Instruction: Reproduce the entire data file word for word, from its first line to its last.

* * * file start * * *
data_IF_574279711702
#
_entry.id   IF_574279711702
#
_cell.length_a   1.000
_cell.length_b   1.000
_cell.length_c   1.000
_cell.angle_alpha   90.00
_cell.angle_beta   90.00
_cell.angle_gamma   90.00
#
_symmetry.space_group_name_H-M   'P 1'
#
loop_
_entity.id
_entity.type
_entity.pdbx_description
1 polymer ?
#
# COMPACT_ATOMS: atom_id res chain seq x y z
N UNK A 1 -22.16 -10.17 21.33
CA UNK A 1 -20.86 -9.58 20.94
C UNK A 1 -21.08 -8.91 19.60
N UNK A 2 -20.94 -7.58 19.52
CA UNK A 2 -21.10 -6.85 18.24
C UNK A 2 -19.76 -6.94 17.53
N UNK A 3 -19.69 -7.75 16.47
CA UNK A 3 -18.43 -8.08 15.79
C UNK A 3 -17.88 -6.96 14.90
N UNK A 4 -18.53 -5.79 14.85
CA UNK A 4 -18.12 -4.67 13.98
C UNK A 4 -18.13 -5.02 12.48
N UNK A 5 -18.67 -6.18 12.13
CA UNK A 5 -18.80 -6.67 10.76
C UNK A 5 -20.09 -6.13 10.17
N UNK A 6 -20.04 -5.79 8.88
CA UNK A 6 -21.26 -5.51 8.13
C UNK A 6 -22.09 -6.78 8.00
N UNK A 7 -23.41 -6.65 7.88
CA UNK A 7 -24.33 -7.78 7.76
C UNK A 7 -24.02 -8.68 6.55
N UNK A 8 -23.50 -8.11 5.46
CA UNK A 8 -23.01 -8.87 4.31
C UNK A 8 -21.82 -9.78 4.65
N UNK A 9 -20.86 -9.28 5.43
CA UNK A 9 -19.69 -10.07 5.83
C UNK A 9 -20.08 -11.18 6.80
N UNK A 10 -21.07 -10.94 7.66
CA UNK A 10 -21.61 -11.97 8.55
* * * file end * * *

data_IF_574279711702
#
_entry.id   IF_574279711702
#
_cell.length_a   1.000
_cell.length_b   1.000
_cell.length_c   1.000
_cell.angle_alpha   90.00
_cell.angle_beta   90.00
_cell.angle_gamma   90.00
#
_symmetry.space_group_name_H-M   'P 1'
#
loop_
_entity.id
_entity.type
_entity.pdbx_description
1 polymer ?
#
# COMPACT_ATOMS: atom_id res chain seq x y z
N UNK A 1 -22.16 -10.17 21.33
CA UNK A 1 -20.86 -9.58 20.94
C UNK A 1 -21.08 -8.91 19.60
N UNK A 2 -20.94 -7.58 19.52
CA UNK A 2 -21.10 -6.85 18.24
C UNK A 2 -19.76 -6.94 17.53
N UNK A 3 -19.69 -7.75 16.47
CA UNK A 3 -18.43 -8.08 15.79
C UNK A 3 -17.88 -6.96 14.90
N UNK A 4 -18.53 -5.79 14.85
CA UNK A 4 -18.12 -4.67 13.98
C UNK A 4 -18.13 -5.02 12.48
N UNK A 5 -18.67 -6.18 12.13
CA UNK A 5 -18.80 -6.67 10.76
C UNK A 5 -20.09 -6.13 10.17
N UNK A 6 -20.04 -5.79 8.88
CA UNK A 6 -21.26 -5.51 8.13
C UNK A 6 -22.09 -6.78 8.00
N UNK A 7 -23.41 -6.65 7.88
CA UNK A 7 -24.33 -7.78 7.76
C UNK A 7 -24.02 -8.68 6.55
N UNK A 8 -23.50 -8.11 5.46
CA UNK A 8 -23.01 -8.87 4.31
C UNK A 8 -21.82 -9.78 4.65
N UNK A 9 -20.86 -9.28 5.43
CA UNK A 9 -19.69 -10.07 5.83
C UNK A 9 -20.08 -11.18 6.80
N UNK A 10 -21.07 -10.94 7.66
CA UNK A 10 -21.61 -11.97 8.55